One might consider Sakulin a perfect choice for chief editor, since, in addition to his editorial experience, he was respected both by Communists and professional Pushkin scholars. Communists could rely on him since, although he was not a Bolshevik Party member, he was a sympathetic fellow traveler who had unflinching left-wing sympathies. Before the revolution he had resigned his professorship at Moscow University to protest the tsar’s oppressive policies during the post-1905 reaction. Under Bolshevik rule, he became well known for his anti-formalist, sociological literary method. Moreover, Sakulin was enthusiastic about socialism. In the 1924 second edition of his book, Russian Literature and Socialism (Russkaia literatura i sotsializm), Sakulin expressed a very positive view of Communist antireligious claims, arguing that Marxism fulfills all the metaphysical needs of the individual that were once satisfied by religion. Sakulin wrote that
A Marxist must build his religion on the basis of a scientific-socialist “realism,” on an “anthropocentric” principle… This aim has colossal significance, promising goodness and beauty. Held by a consciousness of this aim, the individual feels united with the objective flow of life, which is moving toward a great ideal.
Свою религию марксист должен строить на почве научно-социалистического «реализма», на принципе «антропоцентрическом»... Цель — колосального значения, обещающая благо и красоту. Охваченная сознанием этой цели, личность чувствует себя спаянной с объективным потоком жизни, движущимся к великому идеалу.
In Sakulin’s presentation, Communism appears at once socially utopian and metaphysically satisfying, an omen of utopia that can be realized here on earth.
As a leader in the world of literary scholarship, Sakulin enjoyed cooperating with formalists and highly qualified Pushkinists. His own qualifications as a scholar were impeccable. He had authored a large number of works on early nineteenth-century Russian literature, including several path-breaking studies. His two-volume monograph, From the History of Russian Idealism, Prince V. F. Odoevskii (Iz istorii russkogo idealizma. Kniaz´ V. F. Odoevskii) (1913) was considered a classic of Russian literary scholarship, and he had authored a book on Pushkin and Radishchev: A New Solution to an Old Question (Pushkin i Radishchev: Novoe reshenie starogo voprosa) (1920). His long and distinguished career as a teacher, scholar and theorist of literature ensured the broad support of the scholarly community for his appointment as editor of the Pushkin collected works.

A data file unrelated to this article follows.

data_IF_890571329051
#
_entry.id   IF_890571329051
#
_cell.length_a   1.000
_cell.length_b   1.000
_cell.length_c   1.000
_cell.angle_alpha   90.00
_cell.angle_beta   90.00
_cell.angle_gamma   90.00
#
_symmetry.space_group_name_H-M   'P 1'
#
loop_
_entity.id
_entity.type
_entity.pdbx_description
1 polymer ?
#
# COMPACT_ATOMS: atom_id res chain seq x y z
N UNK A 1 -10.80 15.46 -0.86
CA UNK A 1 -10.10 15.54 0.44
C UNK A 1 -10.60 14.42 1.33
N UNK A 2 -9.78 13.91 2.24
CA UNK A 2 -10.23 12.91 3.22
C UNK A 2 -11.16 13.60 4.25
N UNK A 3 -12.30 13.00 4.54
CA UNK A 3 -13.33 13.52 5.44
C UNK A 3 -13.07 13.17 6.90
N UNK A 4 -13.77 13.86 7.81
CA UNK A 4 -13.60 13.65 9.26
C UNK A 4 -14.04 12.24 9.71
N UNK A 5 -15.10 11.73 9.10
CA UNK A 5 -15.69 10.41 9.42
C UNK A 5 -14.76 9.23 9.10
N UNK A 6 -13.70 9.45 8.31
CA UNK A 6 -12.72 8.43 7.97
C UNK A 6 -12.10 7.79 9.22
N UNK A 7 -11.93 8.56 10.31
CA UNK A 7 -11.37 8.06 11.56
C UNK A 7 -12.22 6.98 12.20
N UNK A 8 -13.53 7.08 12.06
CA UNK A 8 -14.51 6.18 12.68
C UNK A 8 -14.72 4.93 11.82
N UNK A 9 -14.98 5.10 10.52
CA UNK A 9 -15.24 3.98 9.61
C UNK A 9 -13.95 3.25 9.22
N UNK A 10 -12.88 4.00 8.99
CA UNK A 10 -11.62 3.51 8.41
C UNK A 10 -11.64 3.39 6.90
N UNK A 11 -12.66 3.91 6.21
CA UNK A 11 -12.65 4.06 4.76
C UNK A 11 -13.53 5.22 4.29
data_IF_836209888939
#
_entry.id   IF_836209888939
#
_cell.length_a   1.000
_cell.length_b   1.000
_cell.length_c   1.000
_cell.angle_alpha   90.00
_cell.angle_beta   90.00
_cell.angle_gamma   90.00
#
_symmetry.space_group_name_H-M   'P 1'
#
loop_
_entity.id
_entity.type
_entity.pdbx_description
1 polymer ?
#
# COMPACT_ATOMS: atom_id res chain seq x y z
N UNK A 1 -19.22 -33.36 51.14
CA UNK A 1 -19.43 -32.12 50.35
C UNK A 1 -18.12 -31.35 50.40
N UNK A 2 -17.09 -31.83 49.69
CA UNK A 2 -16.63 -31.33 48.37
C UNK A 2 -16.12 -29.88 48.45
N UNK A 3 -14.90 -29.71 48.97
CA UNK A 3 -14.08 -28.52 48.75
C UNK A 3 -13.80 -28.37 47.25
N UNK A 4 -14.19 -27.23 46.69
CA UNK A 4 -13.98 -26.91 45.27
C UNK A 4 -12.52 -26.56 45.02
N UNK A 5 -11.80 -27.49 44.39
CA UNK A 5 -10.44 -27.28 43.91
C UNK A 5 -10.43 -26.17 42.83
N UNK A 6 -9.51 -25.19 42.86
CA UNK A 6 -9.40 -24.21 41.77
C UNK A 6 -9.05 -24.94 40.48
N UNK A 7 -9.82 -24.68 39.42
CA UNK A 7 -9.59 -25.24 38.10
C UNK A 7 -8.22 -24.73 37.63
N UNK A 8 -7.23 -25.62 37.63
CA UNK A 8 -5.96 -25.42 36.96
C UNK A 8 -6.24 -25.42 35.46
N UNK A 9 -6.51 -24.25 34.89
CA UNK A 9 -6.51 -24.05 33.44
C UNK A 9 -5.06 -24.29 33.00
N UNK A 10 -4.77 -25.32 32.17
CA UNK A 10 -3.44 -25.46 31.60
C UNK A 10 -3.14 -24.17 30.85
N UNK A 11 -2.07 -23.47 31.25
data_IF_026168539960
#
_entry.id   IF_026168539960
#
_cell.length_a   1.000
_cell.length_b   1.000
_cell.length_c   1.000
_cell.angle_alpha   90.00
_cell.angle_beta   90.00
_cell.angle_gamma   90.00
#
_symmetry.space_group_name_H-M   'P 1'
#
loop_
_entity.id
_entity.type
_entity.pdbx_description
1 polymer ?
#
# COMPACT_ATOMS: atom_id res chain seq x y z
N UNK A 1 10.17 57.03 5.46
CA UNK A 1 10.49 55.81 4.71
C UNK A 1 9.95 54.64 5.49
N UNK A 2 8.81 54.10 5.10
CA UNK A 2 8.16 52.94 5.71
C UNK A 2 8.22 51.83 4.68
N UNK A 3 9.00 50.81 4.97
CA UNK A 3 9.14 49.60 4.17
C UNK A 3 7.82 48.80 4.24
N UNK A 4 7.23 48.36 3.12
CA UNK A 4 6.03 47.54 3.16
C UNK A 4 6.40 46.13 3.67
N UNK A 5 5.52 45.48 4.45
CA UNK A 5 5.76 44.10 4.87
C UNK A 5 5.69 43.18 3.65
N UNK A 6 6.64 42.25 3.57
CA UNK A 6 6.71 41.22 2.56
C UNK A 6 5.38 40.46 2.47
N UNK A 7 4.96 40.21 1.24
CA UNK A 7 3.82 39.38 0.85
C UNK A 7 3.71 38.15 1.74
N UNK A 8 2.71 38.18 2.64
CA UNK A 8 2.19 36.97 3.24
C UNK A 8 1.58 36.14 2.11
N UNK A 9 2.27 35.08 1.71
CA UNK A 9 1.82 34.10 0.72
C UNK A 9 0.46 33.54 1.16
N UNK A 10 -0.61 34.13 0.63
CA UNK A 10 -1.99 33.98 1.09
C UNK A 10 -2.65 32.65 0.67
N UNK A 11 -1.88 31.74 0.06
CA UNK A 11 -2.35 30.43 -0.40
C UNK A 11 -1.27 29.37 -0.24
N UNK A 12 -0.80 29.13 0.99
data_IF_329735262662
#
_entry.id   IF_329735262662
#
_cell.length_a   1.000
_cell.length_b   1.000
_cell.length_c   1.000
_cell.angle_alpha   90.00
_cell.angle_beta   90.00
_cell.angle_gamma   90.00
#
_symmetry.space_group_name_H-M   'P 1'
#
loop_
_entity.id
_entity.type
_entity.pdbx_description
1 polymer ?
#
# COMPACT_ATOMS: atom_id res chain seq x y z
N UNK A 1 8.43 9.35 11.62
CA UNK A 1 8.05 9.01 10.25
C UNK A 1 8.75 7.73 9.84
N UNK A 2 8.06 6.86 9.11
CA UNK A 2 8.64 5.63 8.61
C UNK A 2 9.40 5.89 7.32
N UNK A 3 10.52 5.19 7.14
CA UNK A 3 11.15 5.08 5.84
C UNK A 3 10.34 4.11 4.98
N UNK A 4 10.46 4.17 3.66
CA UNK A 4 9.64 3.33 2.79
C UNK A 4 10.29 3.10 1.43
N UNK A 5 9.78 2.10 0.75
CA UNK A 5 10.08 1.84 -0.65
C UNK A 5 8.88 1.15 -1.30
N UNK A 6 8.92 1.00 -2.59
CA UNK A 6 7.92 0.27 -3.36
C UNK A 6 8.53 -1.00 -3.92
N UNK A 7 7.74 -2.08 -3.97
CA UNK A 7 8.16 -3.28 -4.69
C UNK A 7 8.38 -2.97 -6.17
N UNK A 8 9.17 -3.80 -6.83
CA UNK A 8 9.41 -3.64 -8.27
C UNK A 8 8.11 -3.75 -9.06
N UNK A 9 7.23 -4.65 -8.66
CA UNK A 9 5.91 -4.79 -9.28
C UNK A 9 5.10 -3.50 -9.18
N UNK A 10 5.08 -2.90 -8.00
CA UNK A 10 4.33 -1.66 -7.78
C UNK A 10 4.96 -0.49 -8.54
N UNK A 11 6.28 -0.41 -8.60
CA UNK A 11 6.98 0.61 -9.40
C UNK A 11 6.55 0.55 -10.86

The non-Marxist scholars were not mistaken in backing Sakulin, since, once offered the directorship, he quickly organized a committee of expert scholars. At once he summoned to Moscow for meetings veteran Pushkinists, such as P. Shchegolev, V. Veresaev, and M. Tsiavlovsky, while also inviting younger scholars, such as L. Grossman, Iu. Oksman, V. Zhirmunsky, and B. Tomashevsky; the latter two were associated with the Formalist school. Incidentally, none of these individuals were members of the Communist Party.
From the protocols of the first three meetings, we understand the kind of edition that was originally planned. While the first meeting was devoted to assigning preliminary tasks and arranging a future meeting in Moscow for 20 December 1927, at the second meeting Pavel Sakulin officially announced his plan for a full collection of Pushkin’s works, “prepared in accord with scholarly standards.” He also stated that “in compliance with the tasks assigned, one should give the scholarship a textological, bibliographical and historical-literary character” (v sootvetstvii s ukazannymi zadaniiami pridat´ kommentariiam kharakter tekstologicheskii, bio-bibliograficheskii i istoriko-literaturnyi). Furthermore, Mstislav Tsiavlovskii was called upon to make a blueprint sketch of the size and contents of the edition’s volumes. Another meeting was set for 6 January 1928.
Although the records are sparse from the January meeting, we do know that B. Belkin and G. B. Neradov, officials from the state publishing house, attended, and that financial affairs were discussed. A contract was offered to Sakulin, and the cost of the edition and the salaries of the contributors were determined. The only phrase in the protocol connected with the content of the edition was an insertion that reflected concern over literary scholarship. The authorities insisted that the scholarship should include biographical and historical-literary material without “serving educational-pedagogical aims” (ne presleduiia prosvetitel´no-pedagogicheskikh tselei).
Although it is unclear what exactly was meant by “educational-pedagogical aims,” the phrase seems to imply that scholars should assemble facts about Pushkin’s life and literary history, but they ought not to espouse an ideological perspective. In the literary-political context of the time one can interpret this phrase as a gentle warning to the Pushkinists that their scholarship would be judged according to a definite ideological standard. Any material considered “educational-pedagogical,” i.e., ideologically unacceptable, would not be tolerated.